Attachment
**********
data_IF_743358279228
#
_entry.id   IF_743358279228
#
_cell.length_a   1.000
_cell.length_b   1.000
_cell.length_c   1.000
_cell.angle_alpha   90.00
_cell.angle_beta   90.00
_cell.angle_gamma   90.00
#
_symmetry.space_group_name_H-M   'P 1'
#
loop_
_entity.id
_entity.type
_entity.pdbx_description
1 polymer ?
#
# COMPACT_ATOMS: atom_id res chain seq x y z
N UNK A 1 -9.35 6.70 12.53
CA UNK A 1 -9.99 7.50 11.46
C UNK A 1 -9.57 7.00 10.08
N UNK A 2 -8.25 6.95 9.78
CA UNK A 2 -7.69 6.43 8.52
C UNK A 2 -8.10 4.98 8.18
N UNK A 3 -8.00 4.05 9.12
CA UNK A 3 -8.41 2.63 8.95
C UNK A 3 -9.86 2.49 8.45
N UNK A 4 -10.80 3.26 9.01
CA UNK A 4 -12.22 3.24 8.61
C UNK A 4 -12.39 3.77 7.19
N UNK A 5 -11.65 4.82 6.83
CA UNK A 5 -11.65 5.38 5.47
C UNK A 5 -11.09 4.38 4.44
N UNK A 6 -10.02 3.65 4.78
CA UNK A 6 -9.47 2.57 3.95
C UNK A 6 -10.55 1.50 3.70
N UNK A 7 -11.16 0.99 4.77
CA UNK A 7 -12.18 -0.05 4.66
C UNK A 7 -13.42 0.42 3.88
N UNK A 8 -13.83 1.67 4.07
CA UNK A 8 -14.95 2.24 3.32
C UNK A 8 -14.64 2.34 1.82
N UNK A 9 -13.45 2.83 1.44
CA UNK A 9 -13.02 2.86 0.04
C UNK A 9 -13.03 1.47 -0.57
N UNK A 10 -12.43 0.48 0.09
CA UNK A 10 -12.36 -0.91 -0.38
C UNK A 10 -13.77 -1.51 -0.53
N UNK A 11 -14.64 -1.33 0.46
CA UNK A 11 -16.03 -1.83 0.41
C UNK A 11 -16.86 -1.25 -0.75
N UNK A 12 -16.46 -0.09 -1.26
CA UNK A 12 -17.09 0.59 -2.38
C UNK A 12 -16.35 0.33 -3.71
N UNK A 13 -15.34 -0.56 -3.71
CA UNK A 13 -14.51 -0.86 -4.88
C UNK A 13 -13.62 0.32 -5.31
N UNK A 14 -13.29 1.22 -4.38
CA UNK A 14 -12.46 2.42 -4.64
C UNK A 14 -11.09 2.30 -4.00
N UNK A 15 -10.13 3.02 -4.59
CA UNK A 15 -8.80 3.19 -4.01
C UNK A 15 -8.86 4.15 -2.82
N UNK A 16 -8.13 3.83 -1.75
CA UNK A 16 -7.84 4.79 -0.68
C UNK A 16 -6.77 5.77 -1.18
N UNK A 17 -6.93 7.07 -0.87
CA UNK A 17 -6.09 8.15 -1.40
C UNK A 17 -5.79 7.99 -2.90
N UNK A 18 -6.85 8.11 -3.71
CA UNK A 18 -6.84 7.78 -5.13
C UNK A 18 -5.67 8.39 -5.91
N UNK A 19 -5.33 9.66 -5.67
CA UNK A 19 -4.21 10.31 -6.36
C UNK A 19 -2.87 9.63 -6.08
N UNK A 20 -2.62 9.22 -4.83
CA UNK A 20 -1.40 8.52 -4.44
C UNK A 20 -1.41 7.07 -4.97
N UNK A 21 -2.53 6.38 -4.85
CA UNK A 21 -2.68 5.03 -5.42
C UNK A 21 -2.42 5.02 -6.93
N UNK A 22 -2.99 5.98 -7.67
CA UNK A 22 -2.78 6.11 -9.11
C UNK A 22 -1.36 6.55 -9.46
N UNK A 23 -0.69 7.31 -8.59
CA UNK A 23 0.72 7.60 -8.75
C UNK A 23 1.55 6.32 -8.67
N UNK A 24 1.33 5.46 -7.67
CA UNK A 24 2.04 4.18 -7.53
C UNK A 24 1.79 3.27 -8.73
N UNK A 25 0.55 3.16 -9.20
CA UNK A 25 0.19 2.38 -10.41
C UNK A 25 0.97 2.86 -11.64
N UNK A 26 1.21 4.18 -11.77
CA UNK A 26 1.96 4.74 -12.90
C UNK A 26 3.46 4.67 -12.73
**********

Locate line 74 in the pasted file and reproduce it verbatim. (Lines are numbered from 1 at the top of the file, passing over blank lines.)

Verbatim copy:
C UNK A 18 -5.67 8.39 -5.91